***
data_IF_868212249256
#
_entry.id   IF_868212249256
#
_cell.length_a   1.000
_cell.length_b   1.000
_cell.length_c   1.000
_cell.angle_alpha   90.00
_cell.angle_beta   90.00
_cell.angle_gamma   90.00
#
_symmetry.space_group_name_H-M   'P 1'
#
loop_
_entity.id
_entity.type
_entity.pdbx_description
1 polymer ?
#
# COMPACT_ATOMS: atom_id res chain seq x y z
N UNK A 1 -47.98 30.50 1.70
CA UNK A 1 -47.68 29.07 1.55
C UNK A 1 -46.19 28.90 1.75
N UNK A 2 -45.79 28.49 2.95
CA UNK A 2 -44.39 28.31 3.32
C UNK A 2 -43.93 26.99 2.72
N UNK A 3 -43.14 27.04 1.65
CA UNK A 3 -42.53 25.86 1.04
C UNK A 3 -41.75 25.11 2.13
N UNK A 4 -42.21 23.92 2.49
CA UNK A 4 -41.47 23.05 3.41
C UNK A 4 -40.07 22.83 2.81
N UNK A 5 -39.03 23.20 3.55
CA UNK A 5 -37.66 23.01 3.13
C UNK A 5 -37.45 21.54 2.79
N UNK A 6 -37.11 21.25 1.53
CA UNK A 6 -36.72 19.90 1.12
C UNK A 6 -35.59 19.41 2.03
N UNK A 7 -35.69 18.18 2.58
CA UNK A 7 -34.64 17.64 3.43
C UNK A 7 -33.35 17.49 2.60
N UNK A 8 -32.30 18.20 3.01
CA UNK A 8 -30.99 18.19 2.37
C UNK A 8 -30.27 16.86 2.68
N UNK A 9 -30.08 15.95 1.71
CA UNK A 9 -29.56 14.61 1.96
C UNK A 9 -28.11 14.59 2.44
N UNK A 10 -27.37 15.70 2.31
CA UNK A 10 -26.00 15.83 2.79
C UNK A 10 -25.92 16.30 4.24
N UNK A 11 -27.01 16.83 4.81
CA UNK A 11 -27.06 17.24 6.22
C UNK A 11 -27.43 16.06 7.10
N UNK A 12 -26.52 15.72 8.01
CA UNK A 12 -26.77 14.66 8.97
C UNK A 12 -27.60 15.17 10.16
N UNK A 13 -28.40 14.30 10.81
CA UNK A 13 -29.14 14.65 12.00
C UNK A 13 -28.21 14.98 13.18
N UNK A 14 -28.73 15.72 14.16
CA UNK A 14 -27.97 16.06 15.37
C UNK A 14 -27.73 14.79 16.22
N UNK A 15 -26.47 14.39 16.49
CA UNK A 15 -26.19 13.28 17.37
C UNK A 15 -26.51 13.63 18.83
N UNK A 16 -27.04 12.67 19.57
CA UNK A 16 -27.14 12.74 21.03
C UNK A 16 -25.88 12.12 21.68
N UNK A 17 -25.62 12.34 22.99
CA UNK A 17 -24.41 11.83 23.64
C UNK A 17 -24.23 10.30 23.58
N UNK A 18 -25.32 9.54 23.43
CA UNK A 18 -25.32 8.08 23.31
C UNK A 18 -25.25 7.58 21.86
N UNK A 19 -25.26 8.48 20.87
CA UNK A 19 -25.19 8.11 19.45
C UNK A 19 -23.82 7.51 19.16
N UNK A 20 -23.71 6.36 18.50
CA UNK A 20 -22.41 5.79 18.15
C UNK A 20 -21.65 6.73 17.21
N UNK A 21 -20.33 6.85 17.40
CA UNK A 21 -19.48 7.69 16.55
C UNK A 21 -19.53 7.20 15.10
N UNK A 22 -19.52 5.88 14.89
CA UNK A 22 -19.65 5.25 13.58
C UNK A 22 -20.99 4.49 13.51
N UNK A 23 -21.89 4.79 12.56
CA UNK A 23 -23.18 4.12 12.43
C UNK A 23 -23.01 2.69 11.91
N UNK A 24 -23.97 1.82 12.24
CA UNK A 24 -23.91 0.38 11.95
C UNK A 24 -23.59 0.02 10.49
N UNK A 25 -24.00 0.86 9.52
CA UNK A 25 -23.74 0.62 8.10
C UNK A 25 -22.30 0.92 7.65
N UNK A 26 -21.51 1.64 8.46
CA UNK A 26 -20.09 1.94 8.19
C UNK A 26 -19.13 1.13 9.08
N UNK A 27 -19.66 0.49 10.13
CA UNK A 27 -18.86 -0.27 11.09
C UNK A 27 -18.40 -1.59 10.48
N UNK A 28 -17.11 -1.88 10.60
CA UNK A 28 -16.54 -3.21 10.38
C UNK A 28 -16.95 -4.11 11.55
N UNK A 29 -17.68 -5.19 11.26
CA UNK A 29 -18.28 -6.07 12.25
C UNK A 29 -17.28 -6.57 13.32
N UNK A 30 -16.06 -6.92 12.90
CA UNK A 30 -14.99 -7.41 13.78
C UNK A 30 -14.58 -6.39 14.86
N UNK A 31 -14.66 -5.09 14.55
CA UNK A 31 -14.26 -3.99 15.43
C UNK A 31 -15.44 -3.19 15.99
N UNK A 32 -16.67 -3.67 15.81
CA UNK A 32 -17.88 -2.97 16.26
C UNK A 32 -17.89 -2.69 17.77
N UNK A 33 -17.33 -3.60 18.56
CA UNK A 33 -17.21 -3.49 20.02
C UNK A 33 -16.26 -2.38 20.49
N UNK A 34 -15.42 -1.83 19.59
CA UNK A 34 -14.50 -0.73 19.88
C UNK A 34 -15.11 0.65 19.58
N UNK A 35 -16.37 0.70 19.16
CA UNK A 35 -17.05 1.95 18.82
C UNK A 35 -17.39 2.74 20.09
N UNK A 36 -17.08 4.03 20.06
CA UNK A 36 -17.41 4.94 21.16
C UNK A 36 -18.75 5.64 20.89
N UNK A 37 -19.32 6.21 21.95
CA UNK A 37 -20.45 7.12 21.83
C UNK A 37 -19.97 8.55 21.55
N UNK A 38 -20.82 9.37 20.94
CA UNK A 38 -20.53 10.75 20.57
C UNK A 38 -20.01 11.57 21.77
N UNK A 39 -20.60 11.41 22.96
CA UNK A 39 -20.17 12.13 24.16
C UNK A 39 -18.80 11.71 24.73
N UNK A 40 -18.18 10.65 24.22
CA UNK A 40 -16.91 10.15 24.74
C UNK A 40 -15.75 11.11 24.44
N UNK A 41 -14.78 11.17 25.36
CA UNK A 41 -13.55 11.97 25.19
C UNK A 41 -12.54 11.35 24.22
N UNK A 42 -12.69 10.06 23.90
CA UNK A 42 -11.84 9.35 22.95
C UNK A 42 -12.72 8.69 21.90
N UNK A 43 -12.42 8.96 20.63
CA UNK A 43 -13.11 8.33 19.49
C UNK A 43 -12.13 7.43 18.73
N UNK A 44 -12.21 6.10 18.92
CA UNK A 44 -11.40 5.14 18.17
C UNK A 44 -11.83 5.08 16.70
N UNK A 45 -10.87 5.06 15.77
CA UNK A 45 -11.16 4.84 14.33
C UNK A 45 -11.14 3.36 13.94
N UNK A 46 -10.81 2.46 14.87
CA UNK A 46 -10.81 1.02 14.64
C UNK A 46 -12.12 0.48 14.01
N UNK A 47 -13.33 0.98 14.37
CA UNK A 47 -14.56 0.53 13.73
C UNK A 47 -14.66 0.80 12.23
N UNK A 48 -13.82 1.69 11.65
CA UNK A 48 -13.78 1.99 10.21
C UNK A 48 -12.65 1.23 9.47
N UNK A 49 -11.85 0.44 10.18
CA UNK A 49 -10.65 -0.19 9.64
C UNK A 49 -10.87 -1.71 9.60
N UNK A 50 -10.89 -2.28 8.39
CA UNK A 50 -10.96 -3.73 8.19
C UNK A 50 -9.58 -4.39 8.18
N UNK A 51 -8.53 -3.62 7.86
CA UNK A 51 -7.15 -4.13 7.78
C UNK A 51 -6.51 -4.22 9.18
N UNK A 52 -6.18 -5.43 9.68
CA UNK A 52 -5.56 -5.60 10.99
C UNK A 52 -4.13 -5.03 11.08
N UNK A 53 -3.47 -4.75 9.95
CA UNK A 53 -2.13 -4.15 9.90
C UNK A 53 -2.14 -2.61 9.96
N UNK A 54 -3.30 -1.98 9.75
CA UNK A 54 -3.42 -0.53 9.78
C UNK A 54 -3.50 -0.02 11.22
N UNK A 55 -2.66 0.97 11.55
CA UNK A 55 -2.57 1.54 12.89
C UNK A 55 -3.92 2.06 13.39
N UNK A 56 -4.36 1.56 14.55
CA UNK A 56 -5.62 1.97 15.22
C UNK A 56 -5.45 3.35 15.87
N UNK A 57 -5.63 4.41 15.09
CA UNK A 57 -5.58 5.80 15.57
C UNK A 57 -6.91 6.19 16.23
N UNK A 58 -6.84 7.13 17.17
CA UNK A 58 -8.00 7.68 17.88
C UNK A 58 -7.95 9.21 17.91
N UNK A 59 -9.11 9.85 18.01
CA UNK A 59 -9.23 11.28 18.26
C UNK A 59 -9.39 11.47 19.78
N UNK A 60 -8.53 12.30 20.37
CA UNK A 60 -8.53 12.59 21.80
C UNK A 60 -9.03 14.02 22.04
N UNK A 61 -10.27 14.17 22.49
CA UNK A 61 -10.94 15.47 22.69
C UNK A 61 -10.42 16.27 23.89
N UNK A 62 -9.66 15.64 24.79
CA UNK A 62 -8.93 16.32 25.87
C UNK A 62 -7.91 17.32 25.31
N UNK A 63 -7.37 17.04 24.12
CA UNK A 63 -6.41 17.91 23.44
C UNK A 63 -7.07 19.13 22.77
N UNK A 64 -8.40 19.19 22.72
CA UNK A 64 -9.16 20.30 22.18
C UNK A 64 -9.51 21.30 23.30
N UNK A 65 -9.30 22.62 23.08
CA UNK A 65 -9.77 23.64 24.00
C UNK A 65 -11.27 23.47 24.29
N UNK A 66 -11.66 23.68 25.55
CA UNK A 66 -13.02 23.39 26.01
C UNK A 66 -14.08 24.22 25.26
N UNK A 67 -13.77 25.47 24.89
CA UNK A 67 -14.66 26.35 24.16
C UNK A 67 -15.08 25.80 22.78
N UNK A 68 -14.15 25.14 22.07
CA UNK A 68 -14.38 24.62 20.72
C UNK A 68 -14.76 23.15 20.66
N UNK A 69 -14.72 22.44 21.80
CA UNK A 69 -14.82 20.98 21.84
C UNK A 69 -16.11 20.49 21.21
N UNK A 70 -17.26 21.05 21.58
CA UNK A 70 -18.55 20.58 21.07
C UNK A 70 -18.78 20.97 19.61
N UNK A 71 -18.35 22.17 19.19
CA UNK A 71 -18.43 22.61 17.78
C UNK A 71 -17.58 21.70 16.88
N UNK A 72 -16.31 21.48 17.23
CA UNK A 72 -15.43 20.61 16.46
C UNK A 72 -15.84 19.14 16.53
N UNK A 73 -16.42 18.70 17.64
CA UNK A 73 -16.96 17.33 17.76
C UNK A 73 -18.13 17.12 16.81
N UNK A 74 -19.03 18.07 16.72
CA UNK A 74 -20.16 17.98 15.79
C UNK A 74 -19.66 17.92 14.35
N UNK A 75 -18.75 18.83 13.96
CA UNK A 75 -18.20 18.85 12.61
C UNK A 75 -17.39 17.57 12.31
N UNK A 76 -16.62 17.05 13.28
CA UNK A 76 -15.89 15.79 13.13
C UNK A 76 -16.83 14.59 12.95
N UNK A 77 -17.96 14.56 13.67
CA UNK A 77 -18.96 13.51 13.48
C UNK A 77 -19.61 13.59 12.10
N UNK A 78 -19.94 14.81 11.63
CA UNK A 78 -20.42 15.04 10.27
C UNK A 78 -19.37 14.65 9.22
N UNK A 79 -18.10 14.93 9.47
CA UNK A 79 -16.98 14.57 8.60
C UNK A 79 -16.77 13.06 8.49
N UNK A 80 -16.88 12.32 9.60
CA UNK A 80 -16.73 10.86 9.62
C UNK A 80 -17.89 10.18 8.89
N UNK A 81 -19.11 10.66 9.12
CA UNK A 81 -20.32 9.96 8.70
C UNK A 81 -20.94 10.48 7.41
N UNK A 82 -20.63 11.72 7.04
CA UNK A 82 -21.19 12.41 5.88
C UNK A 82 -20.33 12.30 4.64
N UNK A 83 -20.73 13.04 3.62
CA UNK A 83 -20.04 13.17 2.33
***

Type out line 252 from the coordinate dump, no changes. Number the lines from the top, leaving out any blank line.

N UNK A 78 -19.94 14.81 11.63